Moles and Empirical Formula


 Georgiana Rose
 1 years ago
 Views:
Transcription
1 Privacy Statement Site Map Contact Us Home Papers Revision Community Blog Games Advertise GCSE: Biology Commerce Statistics ALevel: Physics Economics Home Revision GCSE Moles and Empirical Formula Moles and Empirical Formula The Mole Concept: A mole is a unit to count the number of atoms, ions or molecules. They believed that, for example, if one molecule of carbon dioxide (CO 2 ) contained 1 carbon atom and 2 oxygen atoms, then the ratio of carbon atoms to oxygen atoms is 1:2. So if we wanted to make 100 molecules of carbon dioxide without any excess of the reactants we will use 200 atoms of oxygen. We got this by: 1 Carbon 2 Oxygen Amount of carbon atoms = 1 x 100 = 100 Amount of oxygen atoms= 2 x 100 = 200 Chemists use a method similar to that one, but on a larger scale, in industries to prevent wasting money by buying excess substances that will not be used. This is called Avogadro s Constant. Avogadro s Constant in Solids: Avogadro was a scientist in the 19th century. He discovered a relationship between a certain amount of substance (atoms, ions or molecules) and the A r (Relative atomic mass) or M r (Relative Molecular Mass) of the substance. The A r of an element is its Mass Number in the periodic table. For example: The A r of sodium is 23 The M r of a compound is the sum of the A r of all the atoms present in one molecule of the compound. The M r of Carbon dioxide (CO 2 ) is: The A r of carbon atom + (2 x the A r of oxygen atom) 12 + (2 x 16) = 44 So the M r of carbon dioxide is 44 What Avogadro discovered is that if I am holding 6x10 23 atoms in my hand, its mass is equal to the A r of Iron (Fe). This unit is called Mole. 6x10 23 is not an equation; it is the number of atoms, ions or molecules in one mole. If you put 6x10 23 in a calculator, you will find out that this number is 600,000,000,000,000,000,000. So if I am holding in my hands 600,000,000,000,000,000,000 atoms of iron, then I am holding 1 mole of iron. This is 56 grams heavy because the A r of iron is 56. From this we conclude that the mass of one mole of any substance is the A r of it (if it was an element) or the M r of it (if it was a compound). The mass of one mole of any substance is expressed as the molar mass, and the word mole can be abbreviated with mol. The molar mass is always expressed in grams. Molar mass of carbon is 12g Molar mass of oxygen is 16g Molar mass of sodium is 23g Molar mass of iron is 56g The molar mass of a compound is M r of it: 1 of 6 10/05/ :17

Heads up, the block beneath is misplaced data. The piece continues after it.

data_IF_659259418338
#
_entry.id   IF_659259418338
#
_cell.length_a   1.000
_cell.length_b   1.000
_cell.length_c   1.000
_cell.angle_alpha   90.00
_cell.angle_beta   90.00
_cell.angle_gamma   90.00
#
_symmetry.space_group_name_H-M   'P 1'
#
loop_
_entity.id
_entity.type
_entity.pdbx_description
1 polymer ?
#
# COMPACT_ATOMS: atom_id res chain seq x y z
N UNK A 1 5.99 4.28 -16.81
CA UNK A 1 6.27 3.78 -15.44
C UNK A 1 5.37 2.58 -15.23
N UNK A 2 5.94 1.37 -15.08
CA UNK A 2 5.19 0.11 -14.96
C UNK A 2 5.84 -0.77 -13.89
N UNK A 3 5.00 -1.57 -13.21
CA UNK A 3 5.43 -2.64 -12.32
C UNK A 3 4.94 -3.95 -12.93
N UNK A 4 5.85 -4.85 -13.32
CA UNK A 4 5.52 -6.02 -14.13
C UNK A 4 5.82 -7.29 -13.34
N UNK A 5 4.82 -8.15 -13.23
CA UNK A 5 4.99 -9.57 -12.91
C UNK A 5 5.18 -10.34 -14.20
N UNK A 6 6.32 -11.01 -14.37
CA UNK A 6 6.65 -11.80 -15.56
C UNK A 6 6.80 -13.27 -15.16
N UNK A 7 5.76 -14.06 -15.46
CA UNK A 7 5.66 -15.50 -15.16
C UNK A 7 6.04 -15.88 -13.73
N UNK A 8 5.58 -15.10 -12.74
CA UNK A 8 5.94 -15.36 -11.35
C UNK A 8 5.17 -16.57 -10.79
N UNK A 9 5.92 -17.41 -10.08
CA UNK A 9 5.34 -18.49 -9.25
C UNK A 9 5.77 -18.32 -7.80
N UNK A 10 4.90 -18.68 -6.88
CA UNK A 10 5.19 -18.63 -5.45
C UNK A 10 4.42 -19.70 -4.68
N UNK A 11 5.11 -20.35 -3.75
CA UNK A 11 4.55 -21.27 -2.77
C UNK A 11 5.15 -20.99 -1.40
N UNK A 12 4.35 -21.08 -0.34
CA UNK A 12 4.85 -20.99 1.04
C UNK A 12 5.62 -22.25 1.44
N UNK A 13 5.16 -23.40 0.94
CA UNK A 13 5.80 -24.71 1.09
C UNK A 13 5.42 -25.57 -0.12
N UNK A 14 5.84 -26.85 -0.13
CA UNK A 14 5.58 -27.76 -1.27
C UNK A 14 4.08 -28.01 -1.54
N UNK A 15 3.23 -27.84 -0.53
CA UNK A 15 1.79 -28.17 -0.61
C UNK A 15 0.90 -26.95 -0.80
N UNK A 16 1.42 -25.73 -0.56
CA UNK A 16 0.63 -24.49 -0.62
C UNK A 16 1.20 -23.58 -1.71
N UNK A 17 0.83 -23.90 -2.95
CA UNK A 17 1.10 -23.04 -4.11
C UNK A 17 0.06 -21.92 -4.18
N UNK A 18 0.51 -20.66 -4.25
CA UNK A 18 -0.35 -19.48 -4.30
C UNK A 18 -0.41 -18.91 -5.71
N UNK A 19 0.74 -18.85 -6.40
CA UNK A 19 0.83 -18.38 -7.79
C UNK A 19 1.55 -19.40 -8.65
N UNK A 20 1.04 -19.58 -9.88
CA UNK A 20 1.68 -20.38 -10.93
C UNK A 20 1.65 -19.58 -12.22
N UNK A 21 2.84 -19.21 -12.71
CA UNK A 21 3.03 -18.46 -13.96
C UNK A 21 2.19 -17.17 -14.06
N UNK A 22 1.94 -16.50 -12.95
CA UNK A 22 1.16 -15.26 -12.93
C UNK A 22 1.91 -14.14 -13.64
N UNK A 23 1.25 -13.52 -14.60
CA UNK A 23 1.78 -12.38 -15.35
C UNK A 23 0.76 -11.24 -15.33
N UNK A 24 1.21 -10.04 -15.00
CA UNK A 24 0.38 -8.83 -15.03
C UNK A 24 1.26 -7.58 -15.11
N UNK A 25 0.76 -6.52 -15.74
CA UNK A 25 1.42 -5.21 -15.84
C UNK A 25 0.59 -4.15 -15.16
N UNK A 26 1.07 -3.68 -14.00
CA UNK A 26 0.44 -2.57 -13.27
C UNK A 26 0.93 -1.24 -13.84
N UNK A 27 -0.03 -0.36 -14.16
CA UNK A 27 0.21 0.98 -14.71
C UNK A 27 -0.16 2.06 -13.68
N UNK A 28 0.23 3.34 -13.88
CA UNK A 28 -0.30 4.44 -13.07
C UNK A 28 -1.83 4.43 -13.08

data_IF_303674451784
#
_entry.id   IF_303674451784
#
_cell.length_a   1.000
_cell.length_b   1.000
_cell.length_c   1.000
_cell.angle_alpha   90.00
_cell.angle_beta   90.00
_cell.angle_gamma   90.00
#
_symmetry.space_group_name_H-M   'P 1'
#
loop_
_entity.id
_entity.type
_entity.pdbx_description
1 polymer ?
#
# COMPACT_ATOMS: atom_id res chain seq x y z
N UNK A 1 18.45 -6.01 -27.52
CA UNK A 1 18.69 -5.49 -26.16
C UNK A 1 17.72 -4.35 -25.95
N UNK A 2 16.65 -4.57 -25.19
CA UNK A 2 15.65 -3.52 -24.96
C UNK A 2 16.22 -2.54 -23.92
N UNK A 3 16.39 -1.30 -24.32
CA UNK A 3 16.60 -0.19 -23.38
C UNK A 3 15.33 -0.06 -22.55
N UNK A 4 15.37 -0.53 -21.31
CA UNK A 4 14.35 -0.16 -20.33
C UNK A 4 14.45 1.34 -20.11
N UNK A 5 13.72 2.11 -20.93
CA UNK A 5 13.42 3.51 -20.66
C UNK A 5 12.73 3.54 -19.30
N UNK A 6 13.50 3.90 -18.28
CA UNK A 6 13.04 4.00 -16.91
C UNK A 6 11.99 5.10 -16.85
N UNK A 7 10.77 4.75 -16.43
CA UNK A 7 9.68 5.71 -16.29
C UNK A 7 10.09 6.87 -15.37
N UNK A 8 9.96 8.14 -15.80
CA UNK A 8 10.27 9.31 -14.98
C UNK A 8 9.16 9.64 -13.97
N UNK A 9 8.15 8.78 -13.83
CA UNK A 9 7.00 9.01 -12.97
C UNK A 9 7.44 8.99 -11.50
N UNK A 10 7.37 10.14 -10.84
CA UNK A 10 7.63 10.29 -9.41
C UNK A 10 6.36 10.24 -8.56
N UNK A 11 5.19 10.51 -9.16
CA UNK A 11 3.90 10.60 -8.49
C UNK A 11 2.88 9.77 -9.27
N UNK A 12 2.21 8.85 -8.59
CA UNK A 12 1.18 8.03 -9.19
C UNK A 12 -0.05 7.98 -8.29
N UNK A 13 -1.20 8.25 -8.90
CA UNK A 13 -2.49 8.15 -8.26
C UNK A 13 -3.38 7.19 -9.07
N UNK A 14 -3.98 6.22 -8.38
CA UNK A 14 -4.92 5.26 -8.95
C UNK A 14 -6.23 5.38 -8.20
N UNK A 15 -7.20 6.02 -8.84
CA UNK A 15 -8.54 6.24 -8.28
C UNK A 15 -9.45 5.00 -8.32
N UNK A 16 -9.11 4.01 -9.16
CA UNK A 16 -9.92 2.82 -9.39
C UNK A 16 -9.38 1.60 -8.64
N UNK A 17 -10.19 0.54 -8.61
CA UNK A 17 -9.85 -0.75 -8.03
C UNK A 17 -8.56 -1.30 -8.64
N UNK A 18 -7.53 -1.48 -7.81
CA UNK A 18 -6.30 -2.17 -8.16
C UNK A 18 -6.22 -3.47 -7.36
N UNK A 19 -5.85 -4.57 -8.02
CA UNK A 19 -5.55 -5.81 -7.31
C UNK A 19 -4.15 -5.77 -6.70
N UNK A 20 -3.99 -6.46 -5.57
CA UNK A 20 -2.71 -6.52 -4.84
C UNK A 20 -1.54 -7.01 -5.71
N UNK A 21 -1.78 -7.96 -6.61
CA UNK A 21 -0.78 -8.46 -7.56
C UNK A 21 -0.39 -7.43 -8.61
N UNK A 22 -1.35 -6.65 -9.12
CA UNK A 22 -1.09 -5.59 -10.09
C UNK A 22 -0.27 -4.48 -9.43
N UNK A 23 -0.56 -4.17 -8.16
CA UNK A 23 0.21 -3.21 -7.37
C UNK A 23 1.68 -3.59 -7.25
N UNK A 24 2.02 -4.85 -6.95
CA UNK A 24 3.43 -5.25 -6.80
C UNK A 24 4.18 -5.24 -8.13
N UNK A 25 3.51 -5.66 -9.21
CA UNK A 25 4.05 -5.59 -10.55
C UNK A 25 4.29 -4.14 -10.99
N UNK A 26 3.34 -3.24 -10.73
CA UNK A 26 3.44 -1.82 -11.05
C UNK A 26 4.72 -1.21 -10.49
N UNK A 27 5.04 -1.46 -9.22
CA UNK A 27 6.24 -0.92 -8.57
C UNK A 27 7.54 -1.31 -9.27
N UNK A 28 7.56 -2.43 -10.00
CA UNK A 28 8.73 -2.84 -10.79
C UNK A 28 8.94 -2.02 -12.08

2 The molar mass of an oxygen molecule (O 2 ) is: 2x16= 32g The molar mass of sodium chloride (NaCl) is: = 58.5g The molar mass of sulphuric acid (H 2 SO 4 ) is: (2x1)+32+ (4x16) = 98g The mass of 2 moles of a substance is 2x (A r or M r ), the mass of 3 moles of a substance is 3x (A r or M r ).. The mass of 6 moles of water (H 2 O) is: M r of H 2 O: (2x1) +16= 18 6mol of (H2O) is: 6x18= 108g The mass of 9 moles of hydrated copper sulphate (CuSO 4.5H 2 O) is: M r of CuSO 4.5H 2 O: (9x16) + (10x1) = 250 9mol of CuSO4.5H2O is: 9x250= 2250g or 2.25kg If we wanted the mass of a sample of a compound, we had to know its M r and the numbers of moles of it we have, and multiply both. We can also find the number of moles in a sample of a compound if we know the mass of the sample and the M r of it. Remember that the M r of a substance is how much one mole of it weighs. How many moles are in 36 grams of water (H 2 O)? M r of water: (2 x 1) + 16 = 18 If one mole of water weighs 18g, then 32g of water must be: Mole = = 2mol How many moles are there in 4 grams of sodium hydroxide (NaOH)? M r of NaSO 4 = = 40 Moles = 4 40 = 0.1mol From this we conclude that there is a relation between the mass of a substance, its molar mass, and the number of moles in it. Mass of sample = Moles Molar Mass (A r or M r ) Moles = Mass of sample Molar Mass (A r or M r ) Molar Mass (A r or M r ) = Mass of sample Moles Avogadro s Constant in Solutions: Sometimes we need to find concentration of a solution. The unit of concentration can be g/dm 3 or mol/dm 3. Literally, mol/dm 3 means how many moles of the solute are dissolved in every dm 3 of the solvent. So if salt and water solution has a concentration of 3 mol/dm 3, then in every dm 3 of water, there are 3 mols of salt dissolved. This means that in order for us to find the concentration of a solution, we divide the amount of solute (in moles) in the solution by the total volume of the solution. Calculate the concentration (mol/dm 3 ) of a solution containing 4 moles of sulphuric acid and has a volume of 2 dm 3. Concentration = Moles of solute Volume of solution Concentration = 4 2 = 2 mol/dm 3 If we want to find the number of moles dissolved in a solution, we'll need to know both concentration and the volume of the solution. Find the number of moles of sulphuric acid dissolved in water if the solution has a concentration 2 mol/dm 3 and a volume of 25 dm 3. Moles of solute = Concentration x Volume of solution Moles of solute = 2 x 25 = 50 mol of sulphuric acid 2 of 6 10/05/ :17